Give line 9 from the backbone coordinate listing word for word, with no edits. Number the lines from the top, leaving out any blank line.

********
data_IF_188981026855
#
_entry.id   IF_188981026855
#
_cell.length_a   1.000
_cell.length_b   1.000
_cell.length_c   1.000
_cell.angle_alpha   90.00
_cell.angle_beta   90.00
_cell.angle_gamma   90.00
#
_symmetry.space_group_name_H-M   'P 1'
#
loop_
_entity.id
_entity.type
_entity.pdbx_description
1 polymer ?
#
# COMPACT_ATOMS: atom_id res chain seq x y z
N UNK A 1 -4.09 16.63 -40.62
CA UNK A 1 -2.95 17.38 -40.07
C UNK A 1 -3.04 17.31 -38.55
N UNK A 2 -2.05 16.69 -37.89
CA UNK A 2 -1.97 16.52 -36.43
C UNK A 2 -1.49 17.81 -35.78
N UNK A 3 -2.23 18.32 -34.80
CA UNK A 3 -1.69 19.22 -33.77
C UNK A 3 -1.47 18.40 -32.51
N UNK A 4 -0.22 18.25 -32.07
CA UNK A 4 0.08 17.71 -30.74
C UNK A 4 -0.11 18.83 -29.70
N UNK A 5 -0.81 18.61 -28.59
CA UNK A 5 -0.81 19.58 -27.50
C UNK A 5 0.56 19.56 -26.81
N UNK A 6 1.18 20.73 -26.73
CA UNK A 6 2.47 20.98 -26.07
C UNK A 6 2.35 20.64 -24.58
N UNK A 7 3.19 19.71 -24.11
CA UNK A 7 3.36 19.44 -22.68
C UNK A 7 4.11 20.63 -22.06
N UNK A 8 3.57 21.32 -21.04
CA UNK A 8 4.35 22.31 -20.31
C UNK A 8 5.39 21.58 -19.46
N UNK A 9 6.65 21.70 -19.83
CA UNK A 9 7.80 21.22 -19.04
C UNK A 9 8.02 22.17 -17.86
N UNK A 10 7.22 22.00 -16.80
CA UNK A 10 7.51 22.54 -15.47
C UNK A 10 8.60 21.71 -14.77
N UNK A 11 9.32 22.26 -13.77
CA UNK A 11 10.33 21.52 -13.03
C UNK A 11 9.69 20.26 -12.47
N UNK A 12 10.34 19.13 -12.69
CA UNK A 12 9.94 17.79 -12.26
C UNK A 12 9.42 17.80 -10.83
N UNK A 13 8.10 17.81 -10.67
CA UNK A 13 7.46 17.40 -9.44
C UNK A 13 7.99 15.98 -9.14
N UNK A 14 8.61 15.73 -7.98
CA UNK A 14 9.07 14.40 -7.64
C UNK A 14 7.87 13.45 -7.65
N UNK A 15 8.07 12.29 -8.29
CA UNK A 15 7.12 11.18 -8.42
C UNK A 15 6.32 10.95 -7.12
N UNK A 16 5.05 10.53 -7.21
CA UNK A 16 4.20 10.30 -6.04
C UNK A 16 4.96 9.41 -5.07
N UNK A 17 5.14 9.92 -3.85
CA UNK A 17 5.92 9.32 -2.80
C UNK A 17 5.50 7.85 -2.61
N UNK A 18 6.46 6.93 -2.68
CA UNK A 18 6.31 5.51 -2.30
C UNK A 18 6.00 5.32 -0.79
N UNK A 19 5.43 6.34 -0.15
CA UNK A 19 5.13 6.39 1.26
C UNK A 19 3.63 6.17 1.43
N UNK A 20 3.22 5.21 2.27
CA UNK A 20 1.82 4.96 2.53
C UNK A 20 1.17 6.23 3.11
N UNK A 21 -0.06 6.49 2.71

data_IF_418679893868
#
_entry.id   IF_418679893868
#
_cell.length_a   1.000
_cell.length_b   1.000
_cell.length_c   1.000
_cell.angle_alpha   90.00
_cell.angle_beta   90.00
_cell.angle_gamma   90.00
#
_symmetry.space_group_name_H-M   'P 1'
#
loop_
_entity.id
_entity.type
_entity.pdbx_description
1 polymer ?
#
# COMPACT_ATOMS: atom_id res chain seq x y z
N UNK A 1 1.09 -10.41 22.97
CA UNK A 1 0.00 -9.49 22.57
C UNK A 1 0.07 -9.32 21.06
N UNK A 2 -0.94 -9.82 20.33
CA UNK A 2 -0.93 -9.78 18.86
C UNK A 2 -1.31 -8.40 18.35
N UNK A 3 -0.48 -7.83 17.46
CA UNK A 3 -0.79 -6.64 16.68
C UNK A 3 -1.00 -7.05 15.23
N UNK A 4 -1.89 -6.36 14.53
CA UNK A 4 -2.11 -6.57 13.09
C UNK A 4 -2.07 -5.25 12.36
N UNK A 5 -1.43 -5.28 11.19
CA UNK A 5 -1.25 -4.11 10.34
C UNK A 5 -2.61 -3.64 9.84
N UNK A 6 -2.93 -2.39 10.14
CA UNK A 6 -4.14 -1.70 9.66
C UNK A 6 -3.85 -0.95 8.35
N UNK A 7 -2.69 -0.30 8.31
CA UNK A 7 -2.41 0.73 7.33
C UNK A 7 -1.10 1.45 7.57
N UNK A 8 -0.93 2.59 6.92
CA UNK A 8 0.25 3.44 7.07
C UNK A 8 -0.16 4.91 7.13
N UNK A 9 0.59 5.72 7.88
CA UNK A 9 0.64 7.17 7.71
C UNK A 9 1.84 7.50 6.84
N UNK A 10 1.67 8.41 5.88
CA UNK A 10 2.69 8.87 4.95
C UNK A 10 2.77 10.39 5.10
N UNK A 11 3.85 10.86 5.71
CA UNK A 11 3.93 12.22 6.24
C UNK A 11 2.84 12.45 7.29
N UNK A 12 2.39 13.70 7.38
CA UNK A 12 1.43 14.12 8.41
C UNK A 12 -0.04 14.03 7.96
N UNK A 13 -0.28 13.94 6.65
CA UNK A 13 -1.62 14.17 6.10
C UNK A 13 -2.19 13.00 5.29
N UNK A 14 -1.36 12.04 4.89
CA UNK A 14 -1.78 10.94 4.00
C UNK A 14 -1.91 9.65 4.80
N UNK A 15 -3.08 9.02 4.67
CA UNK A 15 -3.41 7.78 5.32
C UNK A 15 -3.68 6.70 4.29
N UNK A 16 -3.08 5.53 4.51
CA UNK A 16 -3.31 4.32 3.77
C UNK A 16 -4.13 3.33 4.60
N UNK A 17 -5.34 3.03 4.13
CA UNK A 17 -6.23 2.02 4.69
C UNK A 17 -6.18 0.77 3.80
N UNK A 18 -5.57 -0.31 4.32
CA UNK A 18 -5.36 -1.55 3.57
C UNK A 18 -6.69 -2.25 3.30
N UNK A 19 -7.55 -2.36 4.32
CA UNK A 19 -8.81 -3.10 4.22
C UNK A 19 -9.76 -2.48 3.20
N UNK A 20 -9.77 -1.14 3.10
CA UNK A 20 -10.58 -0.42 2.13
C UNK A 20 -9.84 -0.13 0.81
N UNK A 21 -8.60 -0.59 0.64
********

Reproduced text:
_cell.angle_beta   90.00